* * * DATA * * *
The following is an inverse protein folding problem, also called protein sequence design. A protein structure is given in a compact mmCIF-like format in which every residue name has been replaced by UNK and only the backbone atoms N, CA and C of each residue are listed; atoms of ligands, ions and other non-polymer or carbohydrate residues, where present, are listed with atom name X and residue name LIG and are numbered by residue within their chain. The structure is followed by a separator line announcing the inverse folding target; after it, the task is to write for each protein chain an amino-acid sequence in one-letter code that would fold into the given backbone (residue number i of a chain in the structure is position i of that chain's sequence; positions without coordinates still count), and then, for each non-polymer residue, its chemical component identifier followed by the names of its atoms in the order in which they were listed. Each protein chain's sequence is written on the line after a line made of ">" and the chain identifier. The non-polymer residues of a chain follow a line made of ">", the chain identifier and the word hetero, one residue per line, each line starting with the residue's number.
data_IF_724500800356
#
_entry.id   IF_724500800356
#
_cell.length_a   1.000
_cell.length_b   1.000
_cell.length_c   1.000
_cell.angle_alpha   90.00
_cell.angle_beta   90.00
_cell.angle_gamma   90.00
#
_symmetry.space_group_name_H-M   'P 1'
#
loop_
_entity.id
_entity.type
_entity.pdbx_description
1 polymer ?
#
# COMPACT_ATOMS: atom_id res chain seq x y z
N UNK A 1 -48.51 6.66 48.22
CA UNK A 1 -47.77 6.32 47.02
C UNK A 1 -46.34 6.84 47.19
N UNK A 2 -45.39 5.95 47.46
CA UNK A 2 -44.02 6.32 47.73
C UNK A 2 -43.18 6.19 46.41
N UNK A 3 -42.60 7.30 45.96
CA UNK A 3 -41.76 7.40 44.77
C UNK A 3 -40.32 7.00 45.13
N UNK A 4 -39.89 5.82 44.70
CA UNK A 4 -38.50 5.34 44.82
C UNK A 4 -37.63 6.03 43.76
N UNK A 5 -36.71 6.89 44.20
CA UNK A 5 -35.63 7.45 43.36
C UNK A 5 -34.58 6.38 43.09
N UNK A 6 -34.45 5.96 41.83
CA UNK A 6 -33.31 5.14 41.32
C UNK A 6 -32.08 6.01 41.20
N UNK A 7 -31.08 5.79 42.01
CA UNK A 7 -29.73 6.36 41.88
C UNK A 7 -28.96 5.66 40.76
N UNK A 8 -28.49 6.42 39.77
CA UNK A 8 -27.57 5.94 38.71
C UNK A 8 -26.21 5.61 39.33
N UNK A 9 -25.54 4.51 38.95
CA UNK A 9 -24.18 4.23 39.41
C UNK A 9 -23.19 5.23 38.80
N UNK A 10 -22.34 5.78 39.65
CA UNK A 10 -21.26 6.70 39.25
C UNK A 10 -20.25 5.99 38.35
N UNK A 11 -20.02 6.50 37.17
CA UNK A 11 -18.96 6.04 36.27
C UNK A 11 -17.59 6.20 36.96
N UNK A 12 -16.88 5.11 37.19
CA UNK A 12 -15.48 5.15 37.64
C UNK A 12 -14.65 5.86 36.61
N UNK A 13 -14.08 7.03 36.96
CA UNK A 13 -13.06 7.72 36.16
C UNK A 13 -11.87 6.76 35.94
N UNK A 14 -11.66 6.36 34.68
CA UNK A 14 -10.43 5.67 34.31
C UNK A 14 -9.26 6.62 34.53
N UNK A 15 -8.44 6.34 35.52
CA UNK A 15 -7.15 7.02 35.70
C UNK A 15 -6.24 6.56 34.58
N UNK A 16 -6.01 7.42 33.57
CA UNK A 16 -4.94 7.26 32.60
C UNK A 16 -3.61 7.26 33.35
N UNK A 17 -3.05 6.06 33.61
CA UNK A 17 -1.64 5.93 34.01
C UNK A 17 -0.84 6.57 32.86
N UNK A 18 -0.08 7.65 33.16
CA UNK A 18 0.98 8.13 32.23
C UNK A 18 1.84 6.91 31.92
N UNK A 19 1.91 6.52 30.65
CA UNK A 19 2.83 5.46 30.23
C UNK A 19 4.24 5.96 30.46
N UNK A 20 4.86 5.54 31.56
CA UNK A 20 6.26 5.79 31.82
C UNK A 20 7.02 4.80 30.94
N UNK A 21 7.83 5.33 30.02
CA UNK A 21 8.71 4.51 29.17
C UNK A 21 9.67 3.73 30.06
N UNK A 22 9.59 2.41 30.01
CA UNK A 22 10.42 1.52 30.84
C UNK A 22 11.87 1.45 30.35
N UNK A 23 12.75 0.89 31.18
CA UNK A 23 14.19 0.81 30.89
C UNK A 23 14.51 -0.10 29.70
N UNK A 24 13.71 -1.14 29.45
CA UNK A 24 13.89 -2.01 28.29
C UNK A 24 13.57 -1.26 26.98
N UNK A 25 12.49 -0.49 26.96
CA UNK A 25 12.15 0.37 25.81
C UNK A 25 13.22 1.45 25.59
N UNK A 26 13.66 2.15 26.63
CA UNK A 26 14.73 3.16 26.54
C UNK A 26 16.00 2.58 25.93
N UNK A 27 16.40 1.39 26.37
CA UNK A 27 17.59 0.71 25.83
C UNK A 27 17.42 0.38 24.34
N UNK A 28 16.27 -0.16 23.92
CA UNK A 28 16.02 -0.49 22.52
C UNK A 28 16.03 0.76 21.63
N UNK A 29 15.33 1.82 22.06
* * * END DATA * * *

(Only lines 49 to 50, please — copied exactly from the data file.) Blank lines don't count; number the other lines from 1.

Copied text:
N UNK A 10 -22.34 5.78 39.65
CA UNK A 10 -21.26 6.70 39.25